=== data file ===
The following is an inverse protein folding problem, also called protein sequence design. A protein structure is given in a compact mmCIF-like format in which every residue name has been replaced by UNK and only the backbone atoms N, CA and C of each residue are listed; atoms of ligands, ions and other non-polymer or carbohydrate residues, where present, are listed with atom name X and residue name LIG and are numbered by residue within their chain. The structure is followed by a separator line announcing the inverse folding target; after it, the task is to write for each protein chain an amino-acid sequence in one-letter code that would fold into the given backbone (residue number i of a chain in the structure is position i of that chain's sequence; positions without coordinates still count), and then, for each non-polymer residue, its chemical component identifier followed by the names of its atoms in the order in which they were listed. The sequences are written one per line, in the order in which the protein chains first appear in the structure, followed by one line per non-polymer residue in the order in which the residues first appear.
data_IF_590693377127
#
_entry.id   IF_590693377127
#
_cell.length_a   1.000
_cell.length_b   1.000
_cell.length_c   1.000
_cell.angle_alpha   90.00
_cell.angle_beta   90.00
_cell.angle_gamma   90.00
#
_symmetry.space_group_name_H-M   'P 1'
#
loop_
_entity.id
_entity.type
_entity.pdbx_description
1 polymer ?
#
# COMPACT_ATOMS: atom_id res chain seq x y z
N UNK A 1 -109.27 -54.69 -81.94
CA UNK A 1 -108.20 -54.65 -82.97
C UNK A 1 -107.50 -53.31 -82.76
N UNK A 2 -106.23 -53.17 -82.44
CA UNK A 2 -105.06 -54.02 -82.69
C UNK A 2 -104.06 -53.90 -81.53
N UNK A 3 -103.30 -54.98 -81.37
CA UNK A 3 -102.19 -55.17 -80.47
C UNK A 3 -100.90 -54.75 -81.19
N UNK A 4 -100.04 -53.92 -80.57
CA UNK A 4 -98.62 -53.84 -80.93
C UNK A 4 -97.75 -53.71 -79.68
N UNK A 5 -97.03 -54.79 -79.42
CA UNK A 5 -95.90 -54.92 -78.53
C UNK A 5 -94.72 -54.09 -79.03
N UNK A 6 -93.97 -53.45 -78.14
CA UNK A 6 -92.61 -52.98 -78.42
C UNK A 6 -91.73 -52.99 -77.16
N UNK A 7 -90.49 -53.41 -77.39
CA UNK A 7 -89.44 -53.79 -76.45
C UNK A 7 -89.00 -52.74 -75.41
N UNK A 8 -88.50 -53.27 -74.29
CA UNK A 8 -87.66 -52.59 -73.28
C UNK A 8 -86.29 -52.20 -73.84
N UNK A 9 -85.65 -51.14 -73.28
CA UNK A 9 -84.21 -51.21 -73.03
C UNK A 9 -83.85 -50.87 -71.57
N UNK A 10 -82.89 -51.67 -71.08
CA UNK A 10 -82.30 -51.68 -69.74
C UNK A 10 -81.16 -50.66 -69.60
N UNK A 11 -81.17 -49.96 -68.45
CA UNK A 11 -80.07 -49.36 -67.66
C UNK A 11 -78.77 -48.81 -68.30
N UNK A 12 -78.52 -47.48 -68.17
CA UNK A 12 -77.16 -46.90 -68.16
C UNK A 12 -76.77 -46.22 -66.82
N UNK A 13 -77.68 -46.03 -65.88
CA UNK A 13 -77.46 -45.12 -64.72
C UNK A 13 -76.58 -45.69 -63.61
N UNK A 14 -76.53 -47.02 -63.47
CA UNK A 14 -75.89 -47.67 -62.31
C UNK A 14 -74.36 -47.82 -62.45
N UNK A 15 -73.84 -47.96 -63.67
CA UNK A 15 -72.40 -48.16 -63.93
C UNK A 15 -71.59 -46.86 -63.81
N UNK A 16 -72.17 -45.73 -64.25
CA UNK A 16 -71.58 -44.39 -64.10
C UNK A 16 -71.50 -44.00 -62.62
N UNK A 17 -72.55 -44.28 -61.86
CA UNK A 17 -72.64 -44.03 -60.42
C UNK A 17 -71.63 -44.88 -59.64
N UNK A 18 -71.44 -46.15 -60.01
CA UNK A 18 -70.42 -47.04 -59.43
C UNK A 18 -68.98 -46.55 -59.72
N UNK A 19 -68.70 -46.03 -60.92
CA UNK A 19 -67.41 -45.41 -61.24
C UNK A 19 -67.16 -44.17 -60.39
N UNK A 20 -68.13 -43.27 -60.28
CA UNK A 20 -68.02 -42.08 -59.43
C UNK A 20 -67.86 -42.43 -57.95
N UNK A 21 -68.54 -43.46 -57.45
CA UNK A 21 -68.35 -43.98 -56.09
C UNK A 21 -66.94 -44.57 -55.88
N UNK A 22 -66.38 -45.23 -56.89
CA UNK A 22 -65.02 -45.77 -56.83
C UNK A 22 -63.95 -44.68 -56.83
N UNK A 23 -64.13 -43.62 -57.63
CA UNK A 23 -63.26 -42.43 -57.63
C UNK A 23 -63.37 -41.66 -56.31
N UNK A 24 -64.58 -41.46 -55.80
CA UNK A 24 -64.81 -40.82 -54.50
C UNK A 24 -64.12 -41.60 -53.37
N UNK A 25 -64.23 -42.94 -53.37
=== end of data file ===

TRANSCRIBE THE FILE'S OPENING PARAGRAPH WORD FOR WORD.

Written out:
The following is an inverse protein folding problem, also called protein sequence design. A protein structure is given in a compact mmCIF-like format in which every residue name has been replaced by UNK and only the backbone atoms N, CA and C of each residue are listed; atoms of ligands, ions and other non-polymer or carbohydrate residues, where present, are listed with atom name X and residue name LIG and are numbered by residue within their chain. The structure is followed by a separator line announcing the inverse folding target; after it, the task is to write for each protein chain an amino-acid sequence in one-letter code that would fold into the given backbone (residue number i of a chain in the structure is position i of that chain's sequence; positions without coordinates still count), and then, for each non-polymer residue, its chemical component identifier followed by the names of its atoms in the order in which they were listed. The sequences are written one per line, in the order in which the protein chains first appear in the structure, followed by one line per non-polymer residue in the order in which the residues first appear.